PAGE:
I also agree that any good solution must ultimately destroy money. And if it must, then it's best to destroy the original impaired assets than to spare them and transfer the losses to some poor bastard who is not systemically important, i.e. the taxpayer. The MP proposes that, in return for tapping the ECB for liquidity without eligible collateral (under the old rules I take it?) the banks should be required to tear up some of the bonds that they hold. This means that the money supply is reduced, but not by very much since the bonds are heavily discounted by the market already. The only difference is that the bank needs to show a loss, which it might as well.
Now for the bits where I disagree with the Modest Proposal.
First, I think it overlooks just how easy it is for the banks to force the ECB to shelf the idea of bond-tearups or 'haircuts-for-liquidity'. Banks don't want to recognise losses; their optimal endgame is a massive global guarantee that keeps the nominal value of their assets constant for the 7 or so years it will take for the world economy to grow into its balance sheet. It is the easiest thing in the world for them to collude together and decide to resist the ECB's charms just long enough to get it to change its rules - the equivalent of a child holding her breath after being refused a treat. The precedent of the ECB refraining from a scheduled tightening of its collateral rules in the wake of the Greek debt crisis will no doubt reinforce their intentions.
Worse, governments would be powerless to prevent this because a decrease in ECB funding tends to be seen as a victory for their banking systems and thus for themselves. Thus the politicians would not be able to rally public opinion quickly enough and would simply have to hammer out yet another seedy deal with the banks behind closed doors.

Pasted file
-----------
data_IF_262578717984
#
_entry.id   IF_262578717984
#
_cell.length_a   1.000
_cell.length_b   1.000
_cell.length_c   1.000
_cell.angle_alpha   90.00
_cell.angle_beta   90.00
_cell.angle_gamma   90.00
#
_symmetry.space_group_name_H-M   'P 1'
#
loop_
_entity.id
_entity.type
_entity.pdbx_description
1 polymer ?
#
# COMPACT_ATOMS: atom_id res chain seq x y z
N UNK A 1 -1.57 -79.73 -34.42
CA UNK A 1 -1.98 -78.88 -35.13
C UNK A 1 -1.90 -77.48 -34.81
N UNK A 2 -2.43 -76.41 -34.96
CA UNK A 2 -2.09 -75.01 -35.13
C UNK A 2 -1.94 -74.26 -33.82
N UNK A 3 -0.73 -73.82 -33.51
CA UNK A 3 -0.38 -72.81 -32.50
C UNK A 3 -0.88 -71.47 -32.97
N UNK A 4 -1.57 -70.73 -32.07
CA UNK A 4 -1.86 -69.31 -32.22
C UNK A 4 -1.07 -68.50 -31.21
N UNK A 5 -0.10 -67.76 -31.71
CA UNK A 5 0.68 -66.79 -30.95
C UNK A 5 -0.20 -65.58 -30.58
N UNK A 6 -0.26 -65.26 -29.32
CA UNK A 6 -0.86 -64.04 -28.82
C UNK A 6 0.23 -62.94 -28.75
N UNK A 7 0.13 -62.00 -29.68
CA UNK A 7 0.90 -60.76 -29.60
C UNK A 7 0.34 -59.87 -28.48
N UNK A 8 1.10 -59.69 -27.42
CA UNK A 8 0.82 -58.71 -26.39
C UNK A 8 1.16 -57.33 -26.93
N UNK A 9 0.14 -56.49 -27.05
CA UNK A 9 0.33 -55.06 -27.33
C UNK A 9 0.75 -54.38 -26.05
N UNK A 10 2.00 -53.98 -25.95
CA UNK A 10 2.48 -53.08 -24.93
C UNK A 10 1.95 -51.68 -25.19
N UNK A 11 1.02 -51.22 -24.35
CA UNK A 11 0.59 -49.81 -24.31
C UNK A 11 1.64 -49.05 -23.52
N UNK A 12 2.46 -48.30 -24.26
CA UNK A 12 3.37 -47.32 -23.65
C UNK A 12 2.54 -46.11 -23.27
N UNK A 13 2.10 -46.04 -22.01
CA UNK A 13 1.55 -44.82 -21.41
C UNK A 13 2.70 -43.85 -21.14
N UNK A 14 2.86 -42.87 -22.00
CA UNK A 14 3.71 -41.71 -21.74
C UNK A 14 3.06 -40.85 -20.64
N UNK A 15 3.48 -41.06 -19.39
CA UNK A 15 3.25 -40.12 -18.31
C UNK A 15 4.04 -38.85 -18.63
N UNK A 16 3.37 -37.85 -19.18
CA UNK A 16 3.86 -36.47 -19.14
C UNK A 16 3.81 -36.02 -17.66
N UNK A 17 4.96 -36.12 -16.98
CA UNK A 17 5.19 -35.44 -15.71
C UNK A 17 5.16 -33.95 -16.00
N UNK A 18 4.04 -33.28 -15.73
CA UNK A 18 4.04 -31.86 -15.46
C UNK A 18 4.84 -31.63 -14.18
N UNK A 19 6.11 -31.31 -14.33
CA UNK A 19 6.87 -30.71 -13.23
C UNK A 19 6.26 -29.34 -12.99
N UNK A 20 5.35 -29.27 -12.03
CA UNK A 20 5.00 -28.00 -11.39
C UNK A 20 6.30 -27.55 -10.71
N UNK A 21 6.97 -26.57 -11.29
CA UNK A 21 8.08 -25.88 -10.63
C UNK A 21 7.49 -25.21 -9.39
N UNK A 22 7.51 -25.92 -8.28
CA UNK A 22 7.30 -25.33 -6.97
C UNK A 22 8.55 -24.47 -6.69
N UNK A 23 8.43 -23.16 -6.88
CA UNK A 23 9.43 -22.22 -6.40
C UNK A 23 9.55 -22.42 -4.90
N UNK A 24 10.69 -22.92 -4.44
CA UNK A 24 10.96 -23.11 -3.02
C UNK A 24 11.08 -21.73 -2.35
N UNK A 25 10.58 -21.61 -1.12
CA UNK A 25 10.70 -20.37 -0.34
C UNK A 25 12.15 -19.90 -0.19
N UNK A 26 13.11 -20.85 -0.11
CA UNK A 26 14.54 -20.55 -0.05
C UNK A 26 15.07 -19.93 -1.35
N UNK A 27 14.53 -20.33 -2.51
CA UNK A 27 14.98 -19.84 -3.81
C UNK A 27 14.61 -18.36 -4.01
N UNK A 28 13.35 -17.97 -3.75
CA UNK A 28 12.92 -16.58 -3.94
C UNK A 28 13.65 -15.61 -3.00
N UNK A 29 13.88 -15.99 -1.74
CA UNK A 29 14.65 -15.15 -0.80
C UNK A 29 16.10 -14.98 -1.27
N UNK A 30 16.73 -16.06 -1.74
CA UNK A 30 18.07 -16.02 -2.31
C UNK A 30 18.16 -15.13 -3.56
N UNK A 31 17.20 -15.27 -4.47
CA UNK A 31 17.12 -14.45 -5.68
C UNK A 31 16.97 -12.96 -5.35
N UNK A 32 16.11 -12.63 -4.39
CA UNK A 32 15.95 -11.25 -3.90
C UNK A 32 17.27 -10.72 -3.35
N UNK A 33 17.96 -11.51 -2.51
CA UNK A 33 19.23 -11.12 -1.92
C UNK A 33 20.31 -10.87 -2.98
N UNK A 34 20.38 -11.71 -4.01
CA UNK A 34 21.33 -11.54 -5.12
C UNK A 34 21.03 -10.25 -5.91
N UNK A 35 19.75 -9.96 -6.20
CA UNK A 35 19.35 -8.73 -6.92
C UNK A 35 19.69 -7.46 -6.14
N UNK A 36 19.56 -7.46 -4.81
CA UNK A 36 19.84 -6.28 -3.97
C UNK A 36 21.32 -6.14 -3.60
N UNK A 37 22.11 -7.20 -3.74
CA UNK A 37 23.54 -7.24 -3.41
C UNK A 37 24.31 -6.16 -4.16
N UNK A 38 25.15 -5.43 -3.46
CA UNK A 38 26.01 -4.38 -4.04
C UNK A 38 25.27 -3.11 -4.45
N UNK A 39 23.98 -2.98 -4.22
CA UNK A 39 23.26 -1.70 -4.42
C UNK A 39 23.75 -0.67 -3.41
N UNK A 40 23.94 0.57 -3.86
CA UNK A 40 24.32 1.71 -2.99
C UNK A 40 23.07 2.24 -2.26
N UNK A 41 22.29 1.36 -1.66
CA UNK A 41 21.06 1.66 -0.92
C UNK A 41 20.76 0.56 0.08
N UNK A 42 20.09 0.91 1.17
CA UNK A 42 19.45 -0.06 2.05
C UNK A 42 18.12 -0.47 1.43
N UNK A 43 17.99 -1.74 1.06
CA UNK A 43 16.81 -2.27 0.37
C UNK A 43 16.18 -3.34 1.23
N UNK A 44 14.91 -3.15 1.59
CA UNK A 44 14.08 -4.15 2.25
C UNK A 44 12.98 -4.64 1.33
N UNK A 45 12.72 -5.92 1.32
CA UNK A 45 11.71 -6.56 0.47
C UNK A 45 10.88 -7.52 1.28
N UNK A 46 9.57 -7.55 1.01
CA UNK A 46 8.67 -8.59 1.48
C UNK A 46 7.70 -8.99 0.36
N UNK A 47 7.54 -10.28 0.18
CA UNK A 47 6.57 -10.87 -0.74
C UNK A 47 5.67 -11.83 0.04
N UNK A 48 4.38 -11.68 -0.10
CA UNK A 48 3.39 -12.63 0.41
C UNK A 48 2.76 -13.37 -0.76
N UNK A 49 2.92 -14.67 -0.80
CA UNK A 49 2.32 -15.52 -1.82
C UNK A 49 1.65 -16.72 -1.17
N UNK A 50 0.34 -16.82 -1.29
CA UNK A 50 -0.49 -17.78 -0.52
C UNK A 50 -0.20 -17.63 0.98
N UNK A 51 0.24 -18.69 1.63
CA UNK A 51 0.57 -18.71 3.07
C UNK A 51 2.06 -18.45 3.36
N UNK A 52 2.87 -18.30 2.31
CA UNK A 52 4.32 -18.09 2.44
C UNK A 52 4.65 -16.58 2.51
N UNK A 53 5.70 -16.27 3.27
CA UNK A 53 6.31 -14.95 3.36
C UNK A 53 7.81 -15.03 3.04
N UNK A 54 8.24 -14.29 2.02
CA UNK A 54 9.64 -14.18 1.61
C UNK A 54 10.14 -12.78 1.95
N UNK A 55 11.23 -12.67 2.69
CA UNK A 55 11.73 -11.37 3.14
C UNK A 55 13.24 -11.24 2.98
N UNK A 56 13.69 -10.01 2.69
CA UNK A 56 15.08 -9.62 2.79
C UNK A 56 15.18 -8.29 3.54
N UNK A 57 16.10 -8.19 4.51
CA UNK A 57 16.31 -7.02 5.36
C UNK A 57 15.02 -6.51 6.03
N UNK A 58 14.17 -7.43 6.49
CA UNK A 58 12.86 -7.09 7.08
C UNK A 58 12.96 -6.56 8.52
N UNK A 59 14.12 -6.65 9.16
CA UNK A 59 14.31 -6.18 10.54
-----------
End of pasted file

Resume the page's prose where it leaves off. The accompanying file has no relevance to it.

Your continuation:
Second, I think it overlooks the damage it will do to the ECB's credibility and the damage that will in turn do to the European economy, even before we examine its effects on the ECB balance sheet. Central banks can MAKE MONEY OUT OF THIN AIR. This is the kind of power that needs to be held in check by chains and manacles of steel and probably a magical pentagram or force field of some sort. Why? Because the moment investors suspect that the central bank is pursuing an agenda other than the one prescribed by its charter, inflation expectations go through the roof. And inflation, my friends, causes riots. If the ECB comes under the kind of fire that the Fed is getting in the States the European member states will not back it up or take the blame; they will bury it and dance the Zimbabwean rain dance on its grave.
[LOL. Zimbabwean rain dance? That's racist. And ignorant.]
Third, the proposal that the ECB buy all Maastricht compliant debt off member states overlooks the damage this will do to the ECB's balance sheet, which is already bloated with, frankly, junk. The ECB has already had to tap member state central banks for capital since the crisis, and will have to do so again if its balance sheet expands further or if it is forced to recognise losses on all of this worthless paper. Current assets run to an amazing EUR1,940bn, nearly EUR2tn. The MP furthermore exposes the ECB to enormous interest rate risk as interest rates are bound to go up and thus its holdings of periphery debt at ultra-long maturities are going to take a serious pounding.
Similar arguments for the EFSF. The markets aren't stupid; they know who underwrites the EFSF and will therefore simply do a calculation of the entire Eurozone's solvency and proceed accordingly. The MP should really face up to the fact that the entire bloc may collectively be insolvent. Why won't anyone at least consider this?
Fourth, the MP overlooks the fact that most of the liabilities of member states are not actually captured by securities. Some contingent and implied liabilities can I suppose become explicit but not without all member states tapping the capital markets at once, which will cause chaos, but what of the liabilities implied by pensions or national insurance systems? What of the liabilities that have yet to arise, but which are nonetheless weighing on investor sentiment? If these are factored in, as this study shows, much of the Old Continent is insolvent even if the ECB and EFSF make the debt on its books disappear.
Incidentally, the MP makes no mention of what will happen to creditors that also *happen* to be crucially important pension funds. If this is not dealt with, the implications for social unrest could be substantial.